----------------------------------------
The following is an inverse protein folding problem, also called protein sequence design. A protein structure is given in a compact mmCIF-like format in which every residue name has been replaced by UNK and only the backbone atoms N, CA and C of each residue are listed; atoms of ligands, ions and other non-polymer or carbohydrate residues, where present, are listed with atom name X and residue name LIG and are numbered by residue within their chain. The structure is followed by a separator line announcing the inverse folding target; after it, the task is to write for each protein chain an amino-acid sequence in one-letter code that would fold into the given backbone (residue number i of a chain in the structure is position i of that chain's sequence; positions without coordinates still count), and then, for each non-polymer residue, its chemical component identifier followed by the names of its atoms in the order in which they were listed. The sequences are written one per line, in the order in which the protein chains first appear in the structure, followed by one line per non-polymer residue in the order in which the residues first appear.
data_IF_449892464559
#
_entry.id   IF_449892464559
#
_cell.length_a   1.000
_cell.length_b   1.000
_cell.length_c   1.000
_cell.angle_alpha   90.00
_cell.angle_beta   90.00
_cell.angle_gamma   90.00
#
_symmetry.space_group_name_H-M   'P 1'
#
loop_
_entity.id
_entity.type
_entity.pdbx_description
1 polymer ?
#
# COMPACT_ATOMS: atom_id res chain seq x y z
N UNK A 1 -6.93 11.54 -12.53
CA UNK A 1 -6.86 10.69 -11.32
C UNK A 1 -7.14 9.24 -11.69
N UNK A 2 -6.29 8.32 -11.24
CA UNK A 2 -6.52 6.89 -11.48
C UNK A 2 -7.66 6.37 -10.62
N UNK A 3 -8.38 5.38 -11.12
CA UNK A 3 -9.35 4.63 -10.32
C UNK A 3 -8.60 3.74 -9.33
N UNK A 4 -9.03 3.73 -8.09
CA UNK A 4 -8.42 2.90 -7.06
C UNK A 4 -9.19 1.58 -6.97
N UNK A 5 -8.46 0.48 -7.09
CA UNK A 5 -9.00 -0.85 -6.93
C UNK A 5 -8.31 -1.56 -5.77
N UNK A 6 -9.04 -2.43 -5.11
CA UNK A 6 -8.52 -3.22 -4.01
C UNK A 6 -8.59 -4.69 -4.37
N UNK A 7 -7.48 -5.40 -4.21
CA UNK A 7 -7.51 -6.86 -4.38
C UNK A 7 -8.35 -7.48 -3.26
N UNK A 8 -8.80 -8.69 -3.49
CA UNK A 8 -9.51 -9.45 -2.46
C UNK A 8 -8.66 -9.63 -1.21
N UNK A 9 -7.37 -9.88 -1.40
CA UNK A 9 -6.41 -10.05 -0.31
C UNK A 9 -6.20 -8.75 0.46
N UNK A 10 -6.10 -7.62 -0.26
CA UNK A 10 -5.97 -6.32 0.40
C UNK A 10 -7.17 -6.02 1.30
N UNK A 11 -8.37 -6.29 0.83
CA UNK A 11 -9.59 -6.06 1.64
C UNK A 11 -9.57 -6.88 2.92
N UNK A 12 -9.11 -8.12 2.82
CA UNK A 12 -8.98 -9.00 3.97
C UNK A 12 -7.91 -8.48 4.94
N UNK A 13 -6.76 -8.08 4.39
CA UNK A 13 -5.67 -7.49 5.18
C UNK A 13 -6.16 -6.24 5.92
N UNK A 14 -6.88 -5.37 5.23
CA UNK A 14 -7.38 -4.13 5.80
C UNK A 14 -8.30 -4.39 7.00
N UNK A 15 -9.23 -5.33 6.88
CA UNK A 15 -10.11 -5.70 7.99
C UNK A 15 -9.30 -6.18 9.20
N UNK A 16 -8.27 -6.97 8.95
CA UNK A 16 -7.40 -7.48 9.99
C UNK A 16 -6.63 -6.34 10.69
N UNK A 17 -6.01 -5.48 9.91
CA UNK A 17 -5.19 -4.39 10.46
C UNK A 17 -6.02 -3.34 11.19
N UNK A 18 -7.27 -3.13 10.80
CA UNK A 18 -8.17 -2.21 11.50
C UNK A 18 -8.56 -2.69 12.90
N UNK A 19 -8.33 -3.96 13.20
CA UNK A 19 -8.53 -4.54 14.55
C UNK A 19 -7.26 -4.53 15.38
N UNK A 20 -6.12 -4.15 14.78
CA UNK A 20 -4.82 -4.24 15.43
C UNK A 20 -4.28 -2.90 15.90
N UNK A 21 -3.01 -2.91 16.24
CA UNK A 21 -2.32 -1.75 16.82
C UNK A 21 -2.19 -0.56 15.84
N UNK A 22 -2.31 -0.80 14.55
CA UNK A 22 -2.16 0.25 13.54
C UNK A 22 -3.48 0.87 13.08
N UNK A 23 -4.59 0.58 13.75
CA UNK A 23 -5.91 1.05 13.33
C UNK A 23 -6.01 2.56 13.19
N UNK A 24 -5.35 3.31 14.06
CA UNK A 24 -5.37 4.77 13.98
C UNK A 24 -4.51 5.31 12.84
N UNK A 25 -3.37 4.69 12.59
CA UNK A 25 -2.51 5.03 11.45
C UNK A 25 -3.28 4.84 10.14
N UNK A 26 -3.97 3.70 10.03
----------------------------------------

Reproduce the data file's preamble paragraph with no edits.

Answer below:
The following is an inverse protein folding problem, also called protein sequence design. A protein structure is given in a compact mmCIF-like format in which every residue name has been replaced by UNK and only the backbone atoms N, CA and C of each residue are listed; atoms of ligands, ions and other non-polymer or carbohydrate residues, where present, are listed with atom name X and residue name LIG and are numbered by residue within their chain. The structure is followed by a separator line announcing the inverse folding target; after it, the task is to write for each protein chain an amino-acid sequence in one-letter code that would fold into the given backbone (residue number i of a chain in the structure is position i of that chain's sequence; positions without coordinates still count), and then, for each non-polymer residue, its chemical component identifier followed by the names of its atoms in the order in which they were listed. The sequences are written one per line, in the order in which the protein chains first appear in the structure, followed by one line per non-polymer residue in the order in which the residues first appear.